Latest update: February 1st, 2013
There is a certain amount of ridiculousness in the refusal to recognize that Jerusalem is Israel’s capital. There is still another amount of ridiculousness in a country’s refusal to move its embassy to Israel’s capital or in refusing to call what is in fact its embassy in Jerusalem as such, because of disagreement with where Israel has made its capital. And all the more so if all this is being done by an ally.
But perhaps even more ridiculous is the invention of the city or geographic unit of “East Jerusalem.” Among thousands of years of Jerusalem’s history the city was officially divided into West and East Jerusalem for a total of 18 years. No one believes that “East Jerusalem” represents, historically, geographically, administratively or otherwise its own unique city or geographic unit apart from the rest of Jerusalem.
Yet anytime anything occurring east (or South or North) of the 1949 armistice line occurs in Jerusalem, it is labeled as happening in “East Jerusalem” as if it is some kind of separate geographical unit.
Take for example the New York Times‘ story today about the Israeli strike in Syria. The article featured a picture of gas mask distribution, which as the caption informs us, took place not in Jerusalem, or a certain neighborhood of Jerusalem, but in “East Jerusalem.”
(Nevermind for the moment the fact that gas mask distribution has been going on for some time, and was not some response to dangers emanating from Syria, as the caption suggests.)
Thus, when Israel allows Jews to build or live in areas east of the Green Line that are within Jerusalem’s municipal borders it is very controversially building in “East Jerusalem.” As for example is described in this headline in Ha’aretz: “Israel to market disputed East Jerusalem housing project before election.” If it wasn’t in “East Jerusalem,” there wouldn’t even be a story here at all. Jews build in Jerusalem. What’s the problem.
True, there are some Arab neighborhoods in the city which have a quite distinct character from the Jewish/ more open and modern parts of the city (e.g., in Jewish neighborhoods you won’t find children asking you if you want to pay them for protection for your car after your park it and go about your business). And if I were a tourist, I may want to know about that before I go to those areas. But that doesn’t include all these controversial areas where Israel has created wholly new neighborhoods.
And it is also claimed that Jerusalem’s municipal borders were inflated in order to include certain Arab villages which are now part of the city. But anyone who walks from the Jewish areas to the Arab neighborhoods realizes that they are not separate villages, but parts of a large, bustling city. And again that claim would only relate to Arab neighborhoods, not completely new Jewish neighborhoods, like Har Homa, East Talpiyot, Gilo or Rama Shlomo.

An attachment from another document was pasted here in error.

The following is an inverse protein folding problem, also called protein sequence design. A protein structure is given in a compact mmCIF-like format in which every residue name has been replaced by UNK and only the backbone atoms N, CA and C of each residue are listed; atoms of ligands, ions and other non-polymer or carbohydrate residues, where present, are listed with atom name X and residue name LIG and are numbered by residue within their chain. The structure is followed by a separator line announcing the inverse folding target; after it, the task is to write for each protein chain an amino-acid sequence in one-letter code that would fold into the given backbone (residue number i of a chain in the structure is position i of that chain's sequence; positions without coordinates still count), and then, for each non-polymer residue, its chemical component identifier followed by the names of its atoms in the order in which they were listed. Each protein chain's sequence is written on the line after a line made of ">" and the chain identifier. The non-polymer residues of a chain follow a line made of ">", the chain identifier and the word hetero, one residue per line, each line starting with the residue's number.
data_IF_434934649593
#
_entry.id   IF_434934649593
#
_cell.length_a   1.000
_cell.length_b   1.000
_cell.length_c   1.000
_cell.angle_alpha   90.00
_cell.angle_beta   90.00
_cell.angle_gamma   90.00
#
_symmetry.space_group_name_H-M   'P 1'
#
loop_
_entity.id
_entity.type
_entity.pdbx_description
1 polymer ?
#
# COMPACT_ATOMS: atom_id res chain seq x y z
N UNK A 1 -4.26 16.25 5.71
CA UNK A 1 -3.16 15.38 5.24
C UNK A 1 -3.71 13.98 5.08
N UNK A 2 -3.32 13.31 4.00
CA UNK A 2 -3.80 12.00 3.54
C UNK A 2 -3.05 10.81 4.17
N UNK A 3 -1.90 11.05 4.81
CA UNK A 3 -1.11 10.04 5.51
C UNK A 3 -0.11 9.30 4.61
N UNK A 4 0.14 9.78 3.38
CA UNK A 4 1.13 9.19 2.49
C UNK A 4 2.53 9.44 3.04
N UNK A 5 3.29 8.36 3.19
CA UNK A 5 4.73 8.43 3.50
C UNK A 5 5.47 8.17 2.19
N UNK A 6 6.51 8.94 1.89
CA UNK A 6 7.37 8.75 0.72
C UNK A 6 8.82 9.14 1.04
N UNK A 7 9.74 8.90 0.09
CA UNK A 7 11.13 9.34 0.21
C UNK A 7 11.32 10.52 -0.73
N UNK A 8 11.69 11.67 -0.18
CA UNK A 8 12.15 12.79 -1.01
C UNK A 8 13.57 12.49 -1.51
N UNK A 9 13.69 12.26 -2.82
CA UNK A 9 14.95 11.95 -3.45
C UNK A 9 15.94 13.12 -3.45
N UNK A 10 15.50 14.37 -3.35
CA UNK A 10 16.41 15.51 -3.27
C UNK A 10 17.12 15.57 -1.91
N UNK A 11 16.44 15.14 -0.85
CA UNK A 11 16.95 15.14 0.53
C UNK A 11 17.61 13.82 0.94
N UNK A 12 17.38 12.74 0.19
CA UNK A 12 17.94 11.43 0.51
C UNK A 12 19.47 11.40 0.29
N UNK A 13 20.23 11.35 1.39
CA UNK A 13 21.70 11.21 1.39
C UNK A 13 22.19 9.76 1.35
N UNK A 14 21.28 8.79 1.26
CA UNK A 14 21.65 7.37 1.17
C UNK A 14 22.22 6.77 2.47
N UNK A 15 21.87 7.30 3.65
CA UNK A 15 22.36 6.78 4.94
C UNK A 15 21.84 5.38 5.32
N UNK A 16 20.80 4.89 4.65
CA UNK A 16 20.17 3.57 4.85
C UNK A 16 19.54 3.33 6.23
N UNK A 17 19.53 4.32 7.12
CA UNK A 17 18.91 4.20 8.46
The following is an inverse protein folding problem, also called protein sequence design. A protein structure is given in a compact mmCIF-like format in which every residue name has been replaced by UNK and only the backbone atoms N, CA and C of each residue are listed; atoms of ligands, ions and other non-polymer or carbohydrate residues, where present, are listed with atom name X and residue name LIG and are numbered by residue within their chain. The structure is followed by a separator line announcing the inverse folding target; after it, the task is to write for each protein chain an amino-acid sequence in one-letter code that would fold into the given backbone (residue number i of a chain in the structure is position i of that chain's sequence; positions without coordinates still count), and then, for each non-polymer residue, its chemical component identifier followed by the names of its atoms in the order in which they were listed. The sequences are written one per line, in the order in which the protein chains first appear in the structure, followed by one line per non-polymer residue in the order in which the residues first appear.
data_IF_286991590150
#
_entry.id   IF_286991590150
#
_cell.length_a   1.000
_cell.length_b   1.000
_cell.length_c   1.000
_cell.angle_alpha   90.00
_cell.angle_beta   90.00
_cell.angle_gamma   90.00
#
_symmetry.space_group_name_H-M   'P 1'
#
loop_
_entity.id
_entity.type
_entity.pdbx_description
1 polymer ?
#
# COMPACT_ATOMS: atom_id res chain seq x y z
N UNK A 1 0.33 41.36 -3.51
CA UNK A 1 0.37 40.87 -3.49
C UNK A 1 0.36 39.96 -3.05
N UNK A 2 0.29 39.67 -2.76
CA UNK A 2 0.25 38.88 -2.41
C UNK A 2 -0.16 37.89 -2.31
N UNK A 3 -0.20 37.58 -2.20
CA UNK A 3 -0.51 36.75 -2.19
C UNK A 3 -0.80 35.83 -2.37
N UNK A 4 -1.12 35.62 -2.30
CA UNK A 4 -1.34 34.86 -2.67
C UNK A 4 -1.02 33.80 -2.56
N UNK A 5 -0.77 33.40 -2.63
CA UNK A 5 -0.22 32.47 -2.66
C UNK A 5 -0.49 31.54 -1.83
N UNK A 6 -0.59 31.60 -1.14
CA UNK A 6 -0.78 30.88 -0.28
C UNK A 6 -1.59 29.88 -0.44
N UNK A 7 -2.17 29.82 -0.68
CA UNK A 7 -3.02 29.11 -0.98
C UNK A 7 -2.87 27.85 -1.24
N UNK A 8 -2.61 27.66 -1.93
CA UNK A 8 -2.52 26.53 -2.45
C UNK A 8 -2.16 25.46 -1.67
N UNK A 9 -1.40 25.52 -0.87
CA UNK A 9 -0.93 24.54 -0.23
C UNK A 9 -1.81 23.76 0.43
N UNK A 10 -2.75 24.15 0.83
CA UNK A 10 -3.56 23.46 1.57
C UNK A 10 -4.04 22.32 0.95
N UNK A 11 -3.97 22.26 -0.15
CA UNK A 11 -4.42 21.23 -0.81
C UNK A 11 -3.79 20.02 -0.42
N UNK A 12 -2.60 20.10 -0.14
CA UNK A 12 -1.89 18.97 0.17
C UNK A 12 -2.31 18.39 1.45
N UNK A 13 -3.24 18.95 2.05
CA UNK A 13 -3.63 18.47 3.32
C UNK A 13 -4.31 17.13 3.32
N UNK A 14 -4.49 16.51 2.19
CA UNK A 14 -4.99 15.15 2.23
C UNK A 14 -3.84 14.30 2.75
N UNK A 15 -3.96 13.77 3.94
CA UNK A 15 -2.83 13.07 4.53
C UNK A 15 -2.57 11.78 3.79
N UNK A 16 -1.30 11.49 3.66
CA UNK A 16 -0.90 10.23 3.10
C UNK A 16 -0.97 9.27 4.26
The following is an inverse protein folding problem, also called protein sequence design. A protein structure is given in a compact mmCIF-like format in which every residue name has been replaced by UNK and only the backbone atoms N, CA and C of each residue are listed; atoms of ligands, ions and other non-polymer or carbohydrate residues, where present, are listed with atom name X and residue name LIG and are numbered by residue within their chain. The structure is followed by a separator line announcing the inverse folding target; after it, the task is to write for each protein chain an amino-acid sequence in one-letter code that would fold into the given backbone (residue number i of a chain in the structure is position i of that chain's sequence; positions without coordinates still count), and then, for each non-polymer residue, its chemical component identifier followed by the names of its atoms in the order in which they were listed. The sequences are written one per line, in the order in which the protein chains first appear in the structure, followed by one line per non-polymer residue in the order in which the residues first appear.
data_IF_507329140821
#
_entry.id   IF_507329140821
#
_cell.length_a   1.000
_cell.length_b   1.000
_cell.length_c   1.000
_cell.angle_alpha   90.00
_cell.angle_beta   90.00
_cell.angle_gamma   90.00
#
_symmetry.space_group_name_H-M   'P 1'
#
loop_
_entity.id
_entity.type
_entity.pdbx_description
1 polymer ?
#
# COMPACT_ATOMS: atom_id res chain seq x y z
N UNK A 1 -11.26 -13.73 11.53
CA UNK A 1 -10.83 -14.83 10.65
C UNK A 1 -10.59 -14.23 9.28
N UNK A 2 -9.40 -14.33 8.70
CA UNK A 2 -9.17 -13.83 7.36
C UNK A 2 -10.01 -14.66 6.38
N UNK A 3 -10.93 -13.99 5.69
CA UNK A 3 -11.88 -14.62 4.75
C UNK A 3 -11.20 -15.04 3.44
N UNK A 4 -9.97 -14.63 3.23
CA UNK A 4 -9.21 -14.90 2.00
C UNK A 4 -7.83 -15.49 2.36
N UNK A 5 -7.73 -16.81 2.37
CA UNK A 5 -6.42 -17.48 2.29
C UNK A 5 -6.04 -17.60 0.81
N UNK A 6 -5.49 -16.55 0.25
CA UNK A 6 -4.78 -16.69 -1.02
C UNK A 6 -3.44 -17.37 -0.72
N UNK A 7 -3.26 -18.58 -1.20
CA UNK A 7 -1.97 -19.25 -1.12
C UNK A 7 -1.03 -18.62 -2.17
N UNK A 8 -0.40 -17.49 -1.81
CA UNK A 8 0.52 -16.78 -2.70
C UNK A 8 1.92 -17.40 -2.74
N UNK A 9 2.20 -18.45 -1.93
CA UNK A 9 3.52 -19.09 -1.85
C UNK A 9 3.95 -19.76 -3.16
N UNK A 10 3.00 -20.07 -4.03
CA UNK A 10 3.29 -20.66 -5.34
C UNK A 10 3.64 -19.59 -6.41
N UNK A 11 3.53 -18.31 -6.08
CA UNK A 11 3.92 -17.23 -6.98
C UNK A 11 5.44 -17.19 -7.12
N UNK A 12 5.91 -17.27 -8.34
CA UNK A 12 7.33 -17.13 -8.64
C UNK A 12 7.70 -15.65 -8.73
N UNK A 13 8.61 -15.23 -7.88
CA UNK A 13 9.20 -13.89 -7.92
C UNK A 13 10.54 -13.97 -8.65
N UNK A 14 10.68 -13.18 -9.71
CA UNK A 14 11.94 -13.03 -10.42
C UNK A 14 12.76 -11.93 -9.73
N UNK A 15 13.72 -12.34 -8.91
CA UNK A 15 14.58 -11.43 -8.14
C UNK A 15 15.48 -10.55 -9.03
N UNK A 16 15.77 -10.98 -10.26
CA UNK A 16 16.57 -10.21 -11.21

“East Jerusalem” thus exists merely to inform the reader or listener of one thing: that this area is or should be off limits to Jews. Jews should not be there and anything that Israel is doing there is wrong. Otherwise the fact that it is East Jerusalem would simply not be worth mentioning. It is not that exciting to say “gas masks were handed out in Jerusalem” or “gas masks were distributed in the Jerusalem neighborhood of Ramat Shlomo” (though it would have fulfilled the captions purpose in just describing something). There is nothing controversial about a Jew living in or Israel doing something in a certain neighborhood of Jerusalem. The reader has to be informed that the Jew should not be there. That is achieved with the term “East Jerusalem.”
I am sure that the intention of most editors and reporters is not to say outright, “Jews shouldn’t be here” (though many of them subscribe to that belief). In their mind they are just informing the reader as to what is controversial. But in so doing they are affirming that it is controversial, when the thing itself is not. They are thus also conferring legitimacy on a certain moral judgment about where Jews should be permitted to live, which is not moral, but in fact anti-Semitic.
About the Author: Daniel Tauber is a frequent contributor to various prominent publications, including the Jewish Press, Arutz Sheva, Americanthinker.com, the Jerusalem Post and Ha’aretz. Daniel is also an attorney admitted to practice law in Israel and New York and received his J.D. from Fordham University School of Law. You can follow him on facebook and twitter.The author's opinion does not necessarily reflect the opinion of The Jewish Press.
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